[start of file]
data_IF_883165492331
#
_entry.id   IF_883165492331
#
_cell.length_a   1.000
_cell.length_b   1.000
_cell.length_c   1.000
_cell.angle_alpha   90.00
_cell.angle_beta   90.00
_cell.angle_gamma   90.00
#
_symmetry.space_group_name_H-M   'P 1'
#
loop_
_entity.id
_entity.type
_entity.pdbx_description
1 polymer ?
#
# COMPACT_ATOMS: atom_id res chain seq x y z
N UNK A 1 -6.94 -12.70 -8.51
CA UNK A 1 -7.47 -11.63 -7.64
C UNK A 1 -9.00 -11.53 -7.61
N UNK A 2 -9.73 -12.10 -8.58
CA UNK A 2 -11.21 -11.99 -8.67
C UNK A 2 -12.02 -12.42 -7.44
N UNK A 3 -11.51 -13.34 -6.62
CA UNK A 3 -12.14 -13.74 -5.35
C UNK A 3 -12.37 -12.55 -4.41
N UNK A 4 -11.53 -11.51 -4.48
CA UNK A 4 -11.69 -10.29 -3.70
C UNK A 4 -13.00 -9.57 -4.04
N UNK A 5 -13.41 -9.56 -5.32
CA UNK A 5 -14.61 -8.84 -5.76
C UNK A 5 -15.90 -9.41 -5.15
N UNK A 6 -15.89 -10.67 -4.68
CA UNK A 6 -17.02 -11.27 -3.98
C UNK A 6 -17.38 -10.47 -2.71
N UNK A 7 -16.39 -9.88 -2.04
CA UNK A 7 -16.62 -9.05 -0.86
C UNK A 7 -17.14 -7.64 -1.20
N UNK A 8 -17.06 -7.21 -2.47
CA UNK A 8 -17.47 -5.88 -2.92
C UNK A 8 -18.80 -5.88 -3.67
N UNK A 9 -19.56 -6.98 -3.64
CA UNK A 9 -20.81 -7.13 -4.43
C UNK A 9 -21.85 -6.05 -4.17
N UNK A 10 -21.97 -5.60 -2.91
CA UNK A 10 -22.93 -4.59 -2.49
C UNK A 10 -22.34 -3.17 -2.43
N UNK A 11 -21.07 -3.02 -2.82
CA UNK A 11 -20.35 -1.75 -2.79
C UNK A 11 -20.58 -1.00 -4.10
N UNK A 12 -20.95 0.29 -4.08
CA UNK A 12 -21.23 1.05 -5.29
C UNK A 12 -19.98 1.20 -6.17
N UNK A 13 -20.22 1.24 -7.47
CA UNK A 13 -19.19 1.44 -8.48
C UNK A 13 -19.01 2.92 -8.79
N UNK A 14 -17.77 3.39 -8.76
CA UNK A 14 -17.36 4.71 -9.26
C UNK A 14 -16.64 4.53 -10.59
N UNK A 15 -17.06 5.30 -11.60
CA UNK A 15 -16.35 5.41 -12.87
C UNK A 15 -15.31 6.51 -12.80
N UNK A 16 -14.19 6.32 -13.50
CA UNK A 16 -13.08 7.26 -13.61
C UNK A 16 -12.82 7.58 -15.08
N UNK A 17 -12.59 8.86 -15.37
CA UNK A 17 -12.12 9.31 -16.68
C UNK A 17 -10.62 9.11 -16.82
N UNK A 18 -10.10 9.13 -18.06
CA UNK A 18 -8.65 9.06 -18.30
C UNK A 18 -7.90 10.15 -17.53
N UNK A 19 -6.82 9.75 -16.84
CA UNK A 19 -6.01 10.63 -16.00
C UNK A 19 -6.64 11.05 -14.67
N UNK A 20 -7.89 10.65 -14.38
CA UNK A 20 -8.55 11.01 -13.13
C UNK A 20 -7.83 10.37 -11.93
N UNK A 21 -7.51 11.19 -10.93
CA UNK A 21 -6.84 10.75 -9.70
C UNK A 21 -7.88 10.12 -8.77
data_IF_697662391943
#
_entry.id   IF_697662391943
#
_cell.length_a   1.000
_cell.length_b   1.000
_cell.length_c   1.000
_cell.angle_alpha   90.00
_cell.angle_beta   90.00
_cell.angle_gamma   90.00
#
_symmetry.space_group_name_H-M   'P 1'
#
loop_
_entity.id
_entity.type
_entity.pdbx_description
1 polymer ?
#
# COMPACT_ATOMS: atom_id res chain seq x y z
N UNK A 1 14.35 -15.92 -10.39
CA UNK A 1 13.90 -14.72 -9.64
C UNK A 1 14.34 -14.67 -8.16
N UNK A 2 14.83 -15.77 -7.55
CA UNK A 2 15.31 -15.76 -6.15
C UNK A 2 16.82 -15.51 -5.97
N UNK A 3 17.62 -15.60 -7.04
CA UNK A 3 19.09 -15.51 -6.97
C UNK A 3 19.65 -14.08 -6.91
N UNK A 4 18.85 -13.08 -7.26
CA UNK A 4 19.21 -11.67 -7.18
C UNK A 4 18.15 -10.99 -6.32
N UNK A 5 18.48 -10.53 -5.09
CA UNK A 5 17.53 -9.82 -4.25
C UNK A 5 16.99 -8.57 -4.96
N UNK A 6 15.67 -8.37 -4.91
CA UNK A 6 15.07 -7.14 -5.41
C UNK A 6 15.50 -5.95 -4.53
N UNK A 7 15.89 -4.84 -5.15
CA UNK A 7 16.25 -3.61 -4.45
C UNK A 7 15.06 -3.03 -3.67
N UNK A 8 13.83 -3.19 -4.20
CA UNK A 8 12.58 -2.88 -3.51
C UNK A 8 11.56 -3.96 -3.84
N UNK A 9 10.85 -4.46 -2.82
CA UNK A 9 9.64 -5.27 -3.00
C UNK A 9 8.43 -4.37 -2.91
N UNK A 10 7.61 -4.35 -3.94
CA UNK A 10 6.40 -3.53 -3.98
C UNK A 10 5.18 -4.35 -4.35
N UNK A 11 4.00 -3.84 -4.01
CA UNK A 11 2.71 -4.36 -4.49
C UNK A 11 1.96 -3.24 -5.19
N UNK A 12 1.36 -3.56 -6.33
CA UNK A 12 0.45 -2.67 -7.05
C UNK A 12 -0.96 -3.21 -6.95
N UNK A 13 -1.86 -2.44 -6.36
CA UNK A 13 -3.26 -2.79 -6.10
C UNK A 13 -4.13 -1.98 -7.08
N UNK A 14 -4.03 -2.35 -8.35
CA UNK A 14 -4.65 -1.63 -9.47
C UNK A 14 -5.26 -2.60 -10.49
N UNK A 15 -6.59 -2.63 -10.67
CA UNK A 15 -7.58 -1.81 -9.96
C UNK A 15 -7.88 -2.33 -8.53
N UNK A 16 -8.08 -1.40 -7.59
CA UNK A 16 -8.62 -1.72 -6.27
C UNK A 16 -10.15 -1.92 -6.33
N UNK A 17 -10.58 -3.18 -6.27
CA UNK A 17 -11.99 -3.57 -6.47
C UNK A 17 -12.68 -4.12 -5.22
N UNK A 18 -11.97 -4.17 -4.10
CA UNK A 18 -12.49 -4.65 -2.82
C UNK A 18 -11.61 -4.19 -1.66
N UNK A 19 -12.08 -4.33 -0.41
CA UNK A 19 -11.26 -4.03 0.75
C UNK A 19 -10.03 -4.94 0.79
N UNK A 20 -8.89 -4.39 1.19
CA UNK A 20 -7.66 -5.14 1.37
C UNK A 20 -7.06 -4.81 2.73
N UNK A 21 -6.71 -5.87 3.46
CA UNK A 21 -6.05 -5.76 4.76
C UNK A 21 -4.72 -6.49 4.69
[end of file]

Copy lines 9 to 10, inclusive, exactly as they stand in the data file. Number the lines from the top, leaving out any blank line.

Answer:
_cell.angle_beta   90.00
_cell.angle_gamma   90.00